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Governance & Administration Select Committee on the Local Government (Community Well-being) Amendment Bill

Wellington Chamber of Commerce Submission

Issue date

The Local Government (Community Well-being) Amendment Bill Has Three Objectives:

To restore the purpose of local government to ‘promote the social, economic, environmental and cultural well-being of communities’; To restore territorial authorities’ power to collect development contributions for any public amenities needed as a consequence of development, assisting in the provision of facilities such as sports grounds, swimming pools, and libraries; and; To make a minor modification to the development contributions power so it is clear recoverable advances of financial assistance from the New Zealand Transport Agency do not affect the power of territorial authorities to collect development contributions for projects financed using that mechanism.

Our submission will focus on objectives 1 and 2 (above). Objective 3 appears to be a rather technical amendment and as such is not an objective on which the Chamber wishes to comment.

The Chamber, like other submitters, is particularly concerned about the timing of the Bill in that it prejudges the public inquiry promised in the Labour-NZ First Coalition Agreement - ‘to investigate the drivers of local government costs and its revenue base’.

We would reiterate the concern shared by submitters that it is concerning that there was no consultation on the changes set out in the Bill and indeed the introduction of the Bill came as complete surprise. It is not good enough for the Bill’s Regulatory Impact Statement (RIS) to blandly say that the Bill is consistent with previous representations of Local Government New Zealand and the Society of Local Government Managers. This completely ignores the perspectives of ratepayers, the people who fund local government.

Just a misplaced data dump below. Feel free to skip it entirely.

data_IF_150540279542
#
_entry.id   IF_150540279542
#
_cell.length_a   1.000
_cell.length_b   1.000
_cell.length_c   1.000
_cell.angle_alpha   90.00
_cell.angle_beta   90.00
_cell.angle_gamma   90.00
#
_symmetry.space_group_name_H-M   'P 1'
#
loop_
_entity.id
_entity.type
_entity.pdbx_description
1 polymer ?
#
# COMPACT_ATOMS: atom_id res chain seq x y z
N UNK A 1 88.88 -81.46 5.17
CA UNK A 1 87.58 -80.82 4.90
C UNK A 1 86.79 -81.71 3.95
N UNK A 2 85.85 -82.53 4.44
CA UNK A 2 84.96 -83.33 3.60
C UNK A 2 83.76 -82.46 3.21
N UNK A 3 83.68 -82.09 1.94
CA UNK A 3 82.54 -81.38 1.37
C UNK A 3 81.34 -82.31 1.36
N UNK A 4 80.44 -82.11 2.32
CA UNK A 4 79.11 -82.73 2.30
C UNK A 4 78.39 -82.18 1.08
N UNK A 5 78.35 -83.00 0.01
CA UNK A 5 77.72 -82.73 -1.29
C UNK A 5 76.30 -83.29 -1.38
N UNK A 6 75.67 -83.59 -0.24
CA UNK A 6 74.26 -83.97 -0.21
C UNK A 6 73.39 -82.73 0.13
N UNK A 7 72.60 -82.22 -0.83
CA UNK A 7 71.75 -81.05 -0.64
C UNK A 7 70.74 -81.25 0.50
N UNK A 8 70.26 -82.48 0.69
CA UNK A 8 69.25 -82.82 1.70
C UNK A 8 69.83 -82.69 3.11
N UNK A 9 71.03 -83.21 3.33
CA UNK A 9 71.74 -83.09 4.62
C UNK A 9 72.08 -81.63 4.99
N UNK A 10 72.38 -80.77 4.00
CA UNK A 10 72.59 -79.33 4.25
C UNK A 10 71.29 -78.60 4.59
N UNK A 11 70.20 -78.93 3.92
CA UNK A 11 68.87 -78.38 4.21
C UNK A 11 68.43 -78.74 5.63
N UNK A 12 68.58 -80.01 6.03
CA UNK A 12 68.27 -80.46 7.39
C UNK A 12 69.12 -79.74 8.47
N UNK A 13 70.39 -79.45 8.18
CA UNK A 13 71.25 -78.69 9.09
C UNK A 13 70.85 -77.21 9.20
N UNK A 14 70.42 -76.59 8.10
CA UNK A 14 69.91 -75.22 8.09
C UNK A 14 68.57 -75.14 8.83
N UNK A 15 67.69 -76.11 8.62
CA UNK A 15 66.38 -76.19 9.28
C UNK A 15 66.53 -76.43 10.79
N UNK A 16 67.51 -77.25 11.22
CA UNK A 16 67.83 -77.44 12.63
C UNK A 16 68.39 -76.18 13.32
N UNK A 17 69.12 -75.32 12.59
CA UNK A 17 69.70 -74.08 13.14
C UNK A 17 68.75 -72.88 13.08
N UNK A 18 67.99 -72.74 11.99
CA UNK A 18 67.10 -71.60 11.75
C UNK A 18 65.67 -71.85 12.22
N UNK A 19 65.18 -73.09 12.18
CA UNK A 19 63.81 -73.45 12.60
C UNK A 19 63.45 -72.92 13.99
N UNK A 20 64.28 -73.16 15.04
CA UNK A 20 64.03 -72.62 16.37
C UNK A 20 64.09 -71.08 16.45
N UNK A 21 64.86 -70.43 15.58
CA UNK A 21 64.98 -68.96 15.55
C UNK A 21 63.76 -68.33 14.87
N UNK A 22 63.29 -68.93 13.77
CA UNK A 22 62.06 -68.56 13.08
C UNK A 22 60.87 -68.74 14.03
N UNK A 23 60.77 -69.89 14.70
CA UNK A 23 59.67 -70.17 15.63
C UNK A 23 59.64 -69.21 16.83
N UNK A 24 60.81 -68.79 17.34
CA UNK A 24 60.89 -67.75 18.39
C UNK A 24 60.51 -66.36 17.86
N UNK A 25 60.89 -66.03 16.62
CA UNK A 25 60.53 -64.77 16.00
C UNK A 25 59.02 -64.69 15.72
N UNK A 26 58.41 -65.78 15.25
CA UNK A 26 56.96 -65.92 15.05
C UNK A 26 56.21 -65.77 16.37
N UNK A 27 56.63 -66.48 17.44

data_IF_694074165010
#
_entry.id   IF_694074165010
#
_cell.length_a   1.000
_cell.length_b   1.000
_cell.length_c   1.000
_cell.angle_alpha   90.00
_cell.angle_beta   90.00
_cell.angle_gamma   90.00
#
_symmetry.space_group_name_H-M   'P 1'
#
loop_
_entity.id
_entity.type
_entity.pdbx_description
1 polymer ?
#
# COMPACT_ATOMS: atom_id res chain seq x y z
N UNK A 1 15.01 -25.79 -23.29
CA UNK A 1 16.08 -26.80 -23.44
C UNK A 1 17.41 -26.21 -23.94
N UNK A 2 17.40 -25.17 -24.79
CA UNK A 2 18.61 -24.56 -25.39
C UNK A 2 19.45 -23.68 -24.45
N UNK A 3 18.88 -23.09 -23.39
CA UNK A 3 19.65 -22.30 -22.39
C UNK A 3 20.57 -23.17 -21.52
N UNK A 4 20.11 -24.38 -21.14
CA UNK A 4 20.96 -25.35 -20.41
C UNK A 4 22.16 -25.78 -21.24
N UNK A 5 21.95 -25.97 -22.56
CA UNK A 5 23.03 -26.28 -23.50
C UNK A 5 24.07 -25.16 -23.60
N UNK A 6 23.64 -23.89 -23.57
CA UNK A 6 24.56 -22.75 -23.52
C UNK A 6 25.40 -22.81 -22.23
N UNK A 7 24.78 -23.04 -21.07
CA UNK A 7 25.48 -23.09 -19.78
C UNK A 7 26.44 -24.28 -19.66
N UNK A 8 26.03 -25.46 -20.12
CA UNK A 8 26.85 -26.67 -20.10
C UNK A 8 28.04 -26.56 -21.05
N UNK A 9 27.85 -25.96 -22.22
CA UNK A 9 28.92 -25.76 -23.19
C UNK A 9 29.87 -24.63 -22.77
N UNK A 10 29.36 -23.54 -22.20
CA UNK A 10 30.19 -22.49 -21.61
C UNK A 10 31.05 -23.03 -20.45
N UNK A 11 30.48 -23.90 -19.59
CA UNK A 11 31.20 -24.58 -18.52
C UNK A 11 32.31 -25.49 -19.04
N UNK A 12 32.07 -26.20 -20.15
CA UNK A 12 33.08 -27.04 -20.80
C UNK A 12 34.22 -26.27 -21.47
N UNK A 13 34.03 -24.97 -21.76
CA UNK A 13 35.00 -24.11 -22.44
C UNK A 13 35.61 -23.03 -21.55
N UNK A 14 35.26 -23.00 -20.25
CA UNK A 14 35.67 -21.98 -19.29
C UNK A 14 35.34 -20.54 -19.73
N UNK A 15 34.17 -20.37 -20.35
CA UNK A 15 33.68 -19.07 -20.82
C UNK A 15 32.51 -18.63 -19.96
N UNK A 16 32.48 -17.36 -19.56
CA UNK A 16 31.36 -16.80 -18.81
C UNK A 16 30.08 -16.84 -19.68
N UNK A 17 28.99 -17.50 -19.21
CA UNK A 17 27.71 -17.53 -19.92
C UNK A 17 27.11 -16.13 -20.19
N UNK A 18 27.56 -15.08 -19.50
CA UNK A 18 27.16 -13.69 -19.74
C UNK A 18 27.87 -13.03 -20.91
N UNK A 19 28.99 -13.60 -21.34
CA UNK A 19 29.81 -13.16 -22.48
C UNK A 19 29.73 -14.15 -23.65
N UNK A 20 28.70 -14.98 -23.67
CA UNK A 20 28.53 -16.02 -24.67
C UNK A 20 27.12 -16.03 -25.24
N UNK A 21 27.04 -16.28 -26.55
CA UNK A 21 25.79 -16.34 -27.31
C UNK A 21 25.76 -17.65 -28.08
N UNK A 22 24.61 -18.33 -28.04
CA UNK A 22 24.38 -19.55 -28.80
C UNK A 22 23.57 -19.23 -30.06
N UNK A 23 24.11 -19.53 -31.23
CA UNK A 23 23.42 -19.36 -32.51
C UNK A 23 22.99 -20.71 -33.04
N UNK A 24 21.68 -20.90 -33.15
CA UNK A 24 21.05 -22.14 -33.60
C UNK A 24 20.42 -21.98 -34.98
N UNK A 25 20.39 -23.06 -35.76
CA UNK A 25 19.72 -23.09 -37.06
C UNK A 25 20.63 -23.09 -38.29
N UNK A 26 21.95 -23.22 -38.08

The Chamber has actively supported the concept of an inquiry into local government costs and its revenue base given the pressures the sector is currently experiencing. This is true of both high-growth and low-populated areas, where, in the latter case, infrastructure upgrades are needed but ratepayers’ ability to pay is being squeezed. It is therefore pleasing to learn of the Government’s intention to hold a Productivity Commission inquiry into local government funding.

Notwithstanding the above, the Chamber considers it desirable for local government to focus on the provision of local public goods, since their provision otherwise will likely be inadequate. There is little incentive for the private sector to provide goods and services where the return on investment is probably low or, in the worst case, non-existent.

There is potential for the Bill’s proposed changes to result in significant expenditure creep, much of which will fall on the business sector, principally as a result of the wide-spread use of business differentials. For example, the business differential set by the Wellington City Council is currently 2.8:1, meaning businesses pay almost 3 times more in rates than households for an equivalent level of capital value. Further, the use of differentials in targeted rates mean that downtown Wellington City businesses are looking at an 8:1 differential for the regional public transport rate, it already making up in one rates bill example it is seven times the general rate total, making up $53,000 of a $62,000 regional rates bill...

Download to read the full submission.

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